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REVIEW:  The Four Graces by D.E. Stevenson

REVIEW: The Four Graces by D.E. Stevenson

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No Matter What Life Throws at Them, the Grace Sisters Always Have Each Other

The four Grace sisters—Liz, Sal, Tilly, and Addie—love their quiet life in the country village of Chevis Green. To some, their insular world might seem dull, but the sisters and their father, Mr. Grace, never seem to run out of conversation, jokes, and pleasant ways to pass the time together. They truly are the happiest of families.

Dear Readers,

I think had I not already been a fan of D.E. Stevenson in general and the Miss Buncle series of books in particular, I might have read this blurb and thought, “Hmm, how dull and uninteresting.” But since I’d already fallen for Stevenson’s gentle tales of country England before and during WWII, I clicked the buy button without a moment’s hesitation.

Set in the bucolic village of Chevis Green and close to Wandlebury, the story picks up not long after “The Two Mrs. Abbotts” though readers new to Stevenson need not worry about starting here. A few characters from previous books appear but their backstories are quickly sketched in and then it’s back to the four young ladies who give this book its title.

The young women are daughters of the local vicar or “Passon” as the villagers call him. Happy in their home and family lives, they’re content as they deal with wartime rations and the wedding of the new Squire who hyphenated his name in order to inherit the Chevis estate while slightly less thrilled with the two young men who wander into their lives courtesy of their father’s absentminded invitations and their dread Aunt Rona who knows everyone and everything and isn’t shy about announcing it.

“The Four Graces” has that happy charm which I fell in love with while first reading about Miss Buncle. Issues arise and are gently dealt with, life flows through the village while standing in line with your ration book or making sure there’s a clean start to the children’s footrace during the annual fete. And swirling through all this are two romances which kept me guessing about who would be paired with whom. When all was said and done, it makes perfect sense who says “I love you” to whom and while one marriage is hurried due to wartime postings, the other serenely takes its time to develop.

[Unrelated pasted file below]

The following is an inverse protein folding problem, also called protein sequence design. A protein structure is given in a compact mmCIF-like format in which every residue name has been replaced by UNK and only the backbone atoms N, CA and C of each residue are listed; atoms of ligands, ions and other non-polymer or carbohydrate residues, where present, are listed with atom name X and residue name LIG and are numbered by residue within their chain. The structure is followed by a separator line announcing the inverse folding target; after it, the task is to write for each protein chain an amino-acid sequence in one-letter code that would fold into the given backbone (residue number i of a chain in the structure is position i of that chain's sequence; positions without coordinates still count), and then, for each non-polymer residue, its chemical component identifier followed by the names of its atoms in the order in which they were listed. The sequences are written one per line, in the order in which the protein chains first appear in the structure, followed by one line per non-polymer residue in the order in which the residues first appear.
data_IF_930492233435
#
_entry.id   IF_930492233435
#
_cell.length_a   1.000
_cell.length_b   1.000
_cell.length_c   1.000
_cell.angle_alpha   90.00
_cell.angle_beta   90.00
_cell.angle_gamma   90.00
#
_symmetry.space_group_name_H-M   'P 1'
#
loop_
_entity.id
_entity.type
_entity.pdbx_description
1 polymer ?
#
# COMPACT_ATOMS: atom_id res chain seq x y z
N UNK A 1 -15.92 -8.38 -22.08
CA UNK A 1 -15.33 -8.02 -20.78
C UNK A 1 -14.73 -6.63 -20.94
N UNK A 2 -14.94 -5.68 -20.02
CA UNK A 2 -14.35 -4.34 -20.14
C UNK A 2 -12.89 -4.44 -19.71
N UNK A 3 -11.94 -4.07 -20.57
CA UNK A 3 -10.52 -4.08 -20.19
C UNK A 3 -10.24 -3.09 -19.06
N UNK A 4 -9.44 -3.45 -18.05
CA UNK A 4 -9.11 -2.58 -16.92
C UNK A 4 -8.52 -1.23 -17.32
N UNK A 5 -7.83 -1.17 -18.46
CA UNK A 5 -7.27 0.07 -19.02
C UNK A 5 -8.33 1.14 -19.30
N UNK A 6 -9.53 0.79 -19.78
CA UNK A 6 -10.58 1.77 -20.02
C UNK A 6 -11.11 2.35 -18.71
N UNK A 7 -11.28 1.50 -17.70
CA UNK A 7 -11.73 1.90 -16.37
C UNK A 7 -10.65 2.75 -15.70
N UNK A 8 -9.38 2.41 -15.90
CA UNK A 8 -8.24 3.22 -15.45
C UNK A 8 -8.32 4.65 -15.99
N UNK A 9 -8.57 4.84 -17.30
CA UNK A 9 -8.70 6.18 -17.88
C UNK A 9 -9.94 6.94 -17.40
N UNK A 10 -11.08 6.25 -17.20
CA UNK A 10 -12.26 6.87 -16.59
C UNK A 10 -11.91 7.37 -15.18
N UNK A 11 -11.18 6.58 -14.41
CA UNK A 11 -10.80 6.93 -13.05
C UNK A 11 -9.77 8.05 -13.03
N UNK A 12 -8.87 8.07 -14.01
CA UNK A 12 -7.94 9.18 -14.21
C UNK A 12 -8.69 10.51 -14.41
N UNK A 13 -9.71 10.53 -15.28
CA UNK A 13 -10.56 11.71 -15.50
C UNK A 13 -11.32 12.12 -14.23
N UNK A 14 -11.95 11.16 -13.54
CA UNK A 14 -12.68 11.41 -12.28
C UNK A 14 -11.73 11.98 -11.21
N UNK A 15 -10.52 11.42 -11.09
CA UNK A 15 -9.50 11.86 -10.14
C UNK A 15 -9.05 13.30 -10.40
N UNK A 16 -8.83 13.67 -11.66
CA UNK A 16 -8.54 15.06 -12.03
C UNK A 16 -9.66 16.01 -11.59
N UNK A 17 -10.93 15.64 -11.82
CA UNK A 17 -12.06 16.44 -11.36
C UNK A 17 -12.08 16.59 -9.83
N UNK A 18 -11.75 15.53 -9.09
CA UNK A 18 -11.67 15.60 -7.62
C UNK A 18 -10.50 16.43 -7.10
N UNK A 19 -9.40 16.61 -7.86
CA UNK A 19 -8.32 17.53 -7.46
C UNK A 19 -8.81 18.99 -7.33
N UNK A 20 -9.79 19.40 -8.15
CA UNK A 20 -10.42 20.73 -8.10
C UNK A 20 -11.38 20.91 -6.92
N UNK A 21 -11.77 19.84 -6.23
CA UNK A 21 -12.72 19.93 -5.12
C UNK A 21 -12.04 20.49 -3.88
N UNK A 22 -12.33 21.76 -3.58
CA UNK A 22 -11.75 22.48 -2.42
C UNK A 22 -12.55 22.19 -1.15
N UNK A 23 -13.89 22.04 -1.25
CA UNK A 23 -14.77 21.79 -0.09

I did wonder if perhaps Stevenson had plans for the two unmarried sisters which never came to be written. Unless anyone can tell me differently, I’ll mentally match one with the ankle judge and conjure up some dashing serviceman from London for the other sister.

A fast and funny book, “The Four Graces” is a great finish to a delightful “series” and could stand as a fine introduction to Stevenson’s work. It’s a sweet look at village life which was in the process of changing and probably changed forever after the war. As is usual with her books, it’s filled with both charming and eccentric characters and could serve as a blueprint to navigating village politics. It also goes to show that a cup of tea can fix any problem. B

~Jayne

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REVIEW:  Perfect Lies by Kiersten White

REVIEW: Perfect Lies by Kiersten White

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Dear Ms. White,

I still have yet to pick up your Paranormalcy trilogy, but I enjoyed Mind Games, a thriller about two sisters with special abilities who’d do anything for each other. That book ended with the sisters separated: psychic Annie free at last and violent Fia returning to the school to take it down from the inside. I couldn’t leave the sisters there so of course I was anxious for the second installment of this duology.

After the events of Mind Games, Annie escapes the Keane institute by faking her death and joins Lerner, a group determined to destroy Phillip Keane. All she cares about though is her baby sister, Fia. But as the days pass without word, Annie realizes the worst. Fia isn’t leaving Keane at all and if anything, seems to be embedding herself into the institution even further.